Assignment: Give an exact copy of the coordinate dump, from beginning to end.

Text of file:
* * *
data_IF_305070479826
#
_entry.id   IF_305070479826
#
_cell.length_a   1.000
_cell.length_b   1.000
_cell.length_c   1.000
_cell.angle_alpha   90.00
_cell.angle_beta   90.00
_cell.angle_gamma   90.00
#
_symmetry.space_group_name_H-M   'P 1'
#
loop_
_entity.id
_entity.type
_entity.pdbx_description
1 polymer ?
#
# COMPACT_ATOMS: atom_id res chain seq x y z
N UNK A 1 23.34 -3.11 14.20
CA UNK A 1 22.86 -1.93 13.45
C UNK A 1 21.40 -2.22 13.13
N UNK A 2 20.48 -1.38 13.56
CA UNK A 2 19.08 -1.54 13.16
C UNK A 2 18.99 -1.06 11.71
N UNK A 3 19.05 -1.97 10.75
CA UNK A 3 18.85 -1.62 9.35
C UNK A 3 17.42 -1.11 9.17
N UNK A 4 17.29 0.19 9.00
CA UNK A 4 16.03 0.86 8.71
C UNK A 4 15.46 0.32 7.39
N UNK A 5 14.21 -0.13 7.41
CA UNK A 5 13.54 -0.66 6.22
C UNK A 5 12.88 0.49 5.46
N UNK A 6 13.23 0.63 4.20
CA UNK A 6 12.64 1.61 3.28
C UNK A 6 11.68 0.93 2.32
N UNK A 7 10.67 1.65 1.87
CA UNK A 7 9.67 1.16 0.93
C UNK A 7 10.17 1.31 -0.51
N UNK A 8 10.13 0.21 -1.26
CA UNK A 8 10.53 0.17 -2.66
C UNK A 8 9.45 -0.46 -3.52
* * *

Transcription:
data_IF_305070479826
#
_entry.id   IF_305070479826
#
_cell.length_a   1.000
_cell.length_b   1.000
_cell.length_c   1.000
_cell.angle_alpha   90.00
_cell.angle_beta   90.00
_cell.angle_gamma   90.00
#
_symmetry.space_group_name_H-M   'P 1'
#
loop_
_entity.id
_entity.type
_entity.pdbx_description
1 polymer ?
#
# COMPACT_ATOMS: atom_id res chain seq x y z
N UNK A 1 23.34 -3.11 14.20
CA UNK A 1 22.86 -1.93 13.45
C UNK A 1 21.40 -2.22 13.13
N UNK A 2 20.48 -1.38 13.56
CA UNK A 2 19.08 -1.54 13.16
C UNK A 2 18.99 -1.06 11.71
N UNK A 3 19.05 -1.97 10.75
CA UNK A 3 18.85 -1.62 9.35
C UNK A 3 17.42 -1.11 9.17
N UNK A 4 17.29 0.19 9.00
CA UNK A 4 16.03 0.86 8.71
C UNK A 4 15.46 0.32 7.39
N UNK A 5 14.21 -0.13 7.41
CA UNK A 5 13.54 -0.66 6.22
C UNK A 5 12.88 0.49 5.46
N UNK A 6 13.23 0.63 4.20
CA UNK A 6 12.64 1.61 3.28
C UNK A 6 11.68 0.93 2.32
N UNK A 7 10.67 1.65 1.87
CA UNK A 7 9.67 1.16 0.93
C UNK A 7 10.17 1.31 -0.51
N UNK A 8 10.13 0.21 -1.26
CA UNK A 8 10.53 0.17 -2.66
C UNK A 8 9.45 -0.46 -3.52